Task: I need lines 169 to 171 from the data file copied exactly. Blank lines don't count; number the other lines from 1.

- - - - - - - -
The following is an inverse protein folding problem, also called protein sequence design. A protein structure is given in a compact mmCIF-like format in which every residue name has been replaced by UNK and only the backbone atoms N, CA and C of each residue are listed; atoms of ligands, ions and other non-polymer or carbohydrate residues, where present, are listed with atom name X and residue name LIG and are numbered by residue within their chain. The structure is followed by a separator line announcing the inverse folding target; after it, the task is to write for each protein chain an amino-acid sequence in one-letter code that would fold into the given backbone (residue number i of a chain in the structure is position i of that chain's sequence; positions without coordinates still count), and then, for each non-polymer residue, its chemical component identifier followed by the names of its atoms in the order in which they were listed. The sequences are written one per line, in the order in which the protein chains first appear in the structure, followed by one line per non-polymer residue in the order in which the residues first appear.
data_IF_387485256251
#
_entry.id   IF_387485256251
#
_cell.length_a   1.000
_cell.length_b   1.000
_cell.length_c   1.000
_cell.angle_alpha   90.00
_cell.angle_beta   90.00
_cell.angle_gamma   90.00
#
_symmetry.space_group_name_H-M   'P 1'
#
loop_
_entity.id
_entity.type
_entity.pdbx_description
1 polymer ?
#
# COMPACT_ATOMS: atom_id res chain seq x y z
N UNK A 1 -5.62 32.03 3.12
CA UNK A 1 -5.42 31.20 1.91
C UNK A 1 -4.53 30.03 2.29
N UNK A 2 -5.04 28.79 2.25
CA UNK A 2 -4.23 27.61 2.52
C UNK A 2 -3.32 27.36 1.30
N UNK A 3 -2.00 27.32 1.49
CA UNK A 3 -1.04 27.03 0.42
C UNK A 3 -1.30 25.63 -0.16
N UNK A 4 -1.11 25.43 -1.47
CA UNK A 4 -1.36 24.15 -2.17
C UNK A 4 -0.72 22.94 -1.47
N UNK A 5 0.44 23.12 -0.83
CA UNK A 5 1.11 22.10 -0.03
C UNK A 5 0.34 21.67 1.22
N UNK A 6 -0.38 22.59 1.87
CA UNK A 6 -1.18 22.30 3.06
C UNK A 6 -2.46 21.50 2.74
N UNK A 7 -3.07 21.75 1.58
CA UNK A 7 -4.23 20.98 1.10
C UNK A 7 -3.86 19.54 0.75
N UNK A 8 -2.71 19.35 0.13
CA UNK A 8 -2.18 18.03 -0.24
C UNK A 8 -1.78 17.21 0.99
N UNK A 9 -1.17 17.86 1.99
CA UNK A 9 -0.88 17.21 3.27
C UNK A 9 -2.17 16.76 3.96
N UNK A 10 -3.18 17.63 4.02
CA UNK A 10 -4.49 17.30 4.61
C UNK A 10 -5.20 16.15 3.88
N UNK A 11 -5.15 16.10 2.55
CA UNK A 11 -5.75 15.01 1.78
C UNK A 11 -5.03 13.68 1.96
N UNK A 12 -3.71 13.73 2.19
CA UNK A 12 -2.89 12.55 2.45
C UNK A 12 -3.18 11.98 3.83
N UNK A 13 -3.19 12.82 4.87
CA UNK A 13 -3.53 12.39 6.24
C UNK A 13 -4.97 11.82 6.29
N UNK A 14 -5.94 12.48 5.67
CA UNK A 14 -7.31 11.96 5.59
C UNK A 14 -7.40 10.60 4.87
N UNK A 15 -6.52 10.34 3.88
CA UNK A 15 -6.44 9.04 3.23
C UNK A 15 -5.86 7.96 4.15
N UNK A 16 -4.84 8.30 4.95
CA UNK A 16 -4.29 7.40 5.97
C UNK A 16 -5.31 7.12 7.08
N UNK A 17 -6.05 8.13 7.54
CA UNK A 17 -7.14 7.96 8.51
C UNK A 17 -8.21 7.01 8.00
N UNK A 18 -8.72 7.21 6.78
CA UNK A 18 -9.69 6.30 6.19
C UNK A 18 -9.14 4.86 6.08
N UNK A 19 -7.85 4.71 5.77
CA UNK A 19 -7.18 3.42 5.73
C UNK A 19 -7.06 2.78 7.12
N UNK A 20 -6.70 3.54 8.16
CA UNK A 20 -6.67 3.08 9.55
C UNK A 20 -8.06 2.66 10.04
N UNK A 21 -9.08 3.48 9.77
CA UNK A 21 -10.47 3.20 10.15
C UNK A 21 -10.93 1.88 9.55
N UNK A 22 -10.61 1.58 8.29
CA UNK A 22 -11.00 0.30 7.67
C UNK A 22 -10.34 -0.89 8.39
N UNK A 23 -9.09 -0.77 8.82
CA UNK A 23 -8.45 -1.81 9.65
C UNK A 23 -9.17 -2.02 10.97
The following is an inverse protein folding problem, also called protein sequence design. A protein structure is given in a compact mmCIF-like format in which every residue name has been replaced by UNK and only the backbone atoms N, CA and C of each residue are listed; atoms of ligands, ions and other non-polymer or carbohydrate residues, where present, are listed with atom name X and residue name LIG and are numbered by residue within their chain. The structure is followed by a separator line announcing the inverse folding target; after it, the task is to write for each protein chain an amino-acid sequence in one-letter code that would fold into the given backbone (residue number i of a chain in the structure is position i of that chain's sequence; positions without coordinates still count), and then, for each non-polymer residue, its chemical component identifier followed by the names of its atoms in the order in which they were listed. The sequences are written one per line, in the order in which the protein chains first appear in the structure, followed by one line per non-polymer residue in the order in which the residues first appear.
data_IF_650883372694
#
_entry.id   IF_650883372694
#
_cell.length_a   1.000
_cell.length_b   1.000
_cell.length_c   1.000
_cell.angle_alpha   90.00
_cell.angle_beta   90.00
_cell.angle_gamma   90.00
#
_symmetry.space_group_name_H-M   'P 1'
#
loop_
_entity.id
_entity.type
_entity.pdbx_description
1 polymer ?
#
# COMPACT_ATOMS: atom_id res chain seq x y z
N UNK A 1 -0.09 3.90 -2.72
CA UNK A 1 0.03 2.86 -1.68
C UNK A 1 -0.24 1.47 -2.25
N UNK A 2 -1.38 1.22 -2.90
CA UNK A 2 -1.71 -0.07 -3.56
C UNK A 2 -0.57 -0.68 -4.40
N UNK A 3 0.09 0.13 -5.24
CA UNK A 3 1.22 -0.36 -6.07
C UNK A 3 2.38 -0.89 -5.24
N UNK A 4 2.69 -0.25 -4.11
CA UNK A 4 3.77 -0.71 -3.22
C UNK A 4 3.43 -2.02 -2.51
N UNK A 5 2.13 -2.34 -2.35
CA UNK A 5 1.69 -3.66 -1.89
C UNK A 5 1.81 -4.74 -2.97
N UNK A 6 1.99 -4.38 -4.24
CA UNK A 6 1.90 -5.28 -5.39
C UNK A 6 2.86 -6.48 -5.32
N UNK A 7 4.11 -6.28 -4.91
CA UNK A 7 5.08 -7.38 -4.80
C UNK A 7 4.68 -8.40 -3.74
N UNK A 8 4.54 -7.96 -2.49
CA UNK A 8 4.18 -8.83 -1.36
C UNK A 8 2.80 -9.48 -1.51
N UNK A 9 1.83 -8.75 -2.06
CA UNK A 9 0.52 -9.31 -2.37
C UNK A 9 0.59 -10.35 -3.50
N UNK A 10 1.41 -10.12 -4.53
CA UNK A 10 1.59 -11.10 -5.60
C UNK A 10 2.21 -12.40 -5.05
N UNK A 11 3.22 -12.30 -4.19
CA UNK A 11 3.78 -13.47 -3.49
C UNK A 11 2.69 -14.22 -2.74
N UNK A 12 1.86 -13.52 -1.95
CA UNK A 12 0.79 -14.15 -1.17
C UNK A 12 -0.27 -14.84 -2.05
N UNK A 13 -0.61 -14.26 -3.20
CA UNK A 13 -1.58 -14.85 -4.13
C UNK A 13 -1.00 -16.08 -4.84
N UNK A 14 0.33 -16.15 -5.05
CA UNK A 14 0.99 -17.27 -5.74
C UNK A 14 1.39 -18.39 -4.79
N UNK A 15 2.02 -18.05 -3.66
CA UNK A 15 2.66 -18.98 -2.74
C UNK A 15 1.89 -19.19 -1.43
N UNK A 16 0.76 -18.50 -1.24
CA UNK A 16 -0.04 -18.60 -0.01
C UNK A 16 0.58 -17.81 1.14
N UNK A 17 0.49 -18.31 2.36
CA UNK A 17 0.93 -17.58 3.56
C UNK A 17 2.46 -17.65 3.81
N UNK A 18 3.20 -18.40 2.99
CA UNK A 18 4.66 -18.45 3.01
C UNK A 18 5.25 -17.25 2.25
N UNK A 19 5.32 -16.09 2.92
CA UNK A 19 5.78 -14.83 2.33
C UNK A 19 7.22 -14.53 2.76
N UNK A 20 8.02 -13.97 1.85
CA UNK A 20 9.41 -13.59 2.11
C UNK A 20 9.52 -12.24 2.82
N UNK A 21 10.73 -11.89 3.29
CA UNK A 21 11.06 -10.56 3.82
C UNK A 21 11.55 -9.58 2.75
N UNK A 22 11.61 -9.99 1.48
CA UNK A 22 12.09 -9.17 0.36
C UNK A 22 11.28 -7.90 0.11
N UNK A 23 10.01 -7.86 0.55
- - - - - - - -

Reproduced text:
N UNK A 20 8.02 -13.97 1.85
CA UNK A 20 9.41 -13.59 2.11
C UNK A 20 9.52 -12.24 2.82